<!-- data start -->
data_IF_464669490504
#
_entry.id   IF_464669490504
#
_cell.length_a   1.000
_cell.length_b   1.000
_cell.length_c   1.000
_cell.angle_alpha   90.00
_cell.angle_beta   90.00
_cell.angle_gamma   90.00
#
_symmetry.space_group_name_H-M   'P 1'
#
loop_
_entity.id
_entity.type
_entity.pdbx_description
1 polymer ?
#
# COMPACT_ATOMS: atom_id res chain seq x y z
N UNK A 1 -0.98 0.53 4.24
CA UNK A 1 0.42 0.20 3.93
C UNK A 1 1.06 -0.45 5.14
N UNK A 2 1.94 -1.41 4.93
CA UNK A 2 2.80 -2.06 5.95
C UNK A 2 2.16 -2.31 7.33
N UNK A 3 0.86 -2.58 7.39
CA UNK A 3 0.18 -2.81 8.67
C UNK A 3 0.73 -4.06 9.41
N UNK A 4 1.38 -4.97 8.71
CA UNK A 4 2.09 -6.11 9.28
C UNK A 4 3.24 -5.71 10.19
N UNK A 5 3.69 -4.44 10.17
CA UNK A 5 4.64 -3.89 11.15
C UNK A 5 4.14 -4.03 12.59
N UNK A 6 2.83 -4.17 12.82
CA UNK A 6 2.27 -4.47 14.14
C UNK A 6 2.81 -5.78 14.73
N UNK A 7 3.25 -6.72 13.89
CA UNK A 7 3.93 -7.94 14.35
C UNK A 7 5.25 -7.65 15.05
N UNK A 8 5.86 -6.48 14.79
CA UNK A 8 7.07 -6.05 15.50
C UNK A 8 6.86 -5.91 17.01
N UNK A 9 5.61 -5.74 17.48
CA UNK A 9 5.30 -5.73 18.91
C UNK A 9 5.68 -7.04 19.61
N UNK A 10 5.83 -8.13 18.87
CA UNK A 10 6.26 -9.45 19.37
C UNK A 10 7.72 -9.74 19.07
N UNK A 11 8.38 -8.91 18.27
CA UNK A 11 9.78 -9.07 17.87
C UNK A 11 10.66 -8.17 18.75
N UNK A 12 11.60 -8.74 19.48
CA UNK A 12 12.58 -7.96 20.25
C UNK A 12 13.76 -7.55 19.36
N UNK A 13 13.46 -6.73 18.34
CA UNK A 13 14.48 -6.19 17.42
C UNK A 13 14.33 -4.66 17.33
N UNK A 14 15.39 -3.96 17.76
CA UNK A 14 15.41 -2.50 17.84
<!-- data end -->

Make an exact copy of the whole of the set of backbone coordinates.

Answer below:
data_IF_464669490504
#
_entry.id   IF_464669490504
#
_cell.length_a   1.000
_cell.length_b   1.000
_cell.length_c   1.000
_cell.angle_alpha   90.00
_cell.angle_beta   90.00
_cell.angle_gamma   90.00
#
_symmetry.space_group_name_H-M   'P 1'
#
loop_
_entity.id
_entity.type
_entity.pdbx_description
1 polymer ?
#
# COMPACT_ATOMS: atom_id res chain seq x y z
N UNK A 1 -0.98 0.53 4.24
CA UNK A 1 0.42 0.20 3.93
C UNK A 1 1.06 -0.45 5.14
N UNK A 2 1.94 -1.41 4.93
CA UNK A 2 2.80 -2.06 5.95
C UNK A 2 2.16 -2.31 7.33
N UNK A 3 0.86 -2.58 7.39
CA UNK A 3 0.18 -2.81 8.67
C UNK A 3 0.73 -4.06 9.41
N UNK A 4 1.38 -4.97 8.71
CA UNK A 4 2.09 -6.11 9.28
C UNK A 4 3.24 -5.71 10.19
N UNK A 5 3.69 -4.44 10.17
CA UNK A 5 4.64 -3.89 11.15
C UNK A 5 4.14 -4.03 12.59
N UNK A 6 2.83 -4.17 12.82
CA UNK A 6 2.27 -4.47 14.14
C UNK A 6 2.81 -5.78 14.73
N UNK A 7 3.25 -6.72 13.89
CA UNK A 7 3.93 -7.94 14.35
C UNK A 7 5.25 -7.65 15.05
N UNK A 8 5.86 -6.48 14.79
CA UNK A 8 7.07 -6.05 15.50
C UNK A 8 6.86 -5.91 17.01
N UNK A 9 5.61 -5.74 17.48
CA UNK A 9 5.30 -5.73 18.91
C UNK A 9 5.68 -7.04 19.61
N UNK A 10 5.83 -8.13 18.87
CA UNK A 10 6.26 -9.45 19.37
C UNK A 10 7.72 -9.74 19.07
N UNK A 11 8.38 -8.91 18.27
CA UNK A 11 9.78 -9.07 17.87
C UNK A 11 10.66 -8.17 18.75
N UNK A 12 11.60 -8.74 19.48
CA UNK A 12 12.58 -7.96 20.25
C UNK A 12 13.76 -7.55 19.36
N UNK A 13 13.46 -6.73 18.34
CA UNK A 13 14.48 -6.19 17.42
C UNK A 13 14.33 -4.66 17.33
N UNK A 14 15.39 -3.96 17.76
CA UNK A 14 15.41 -2.50 17.84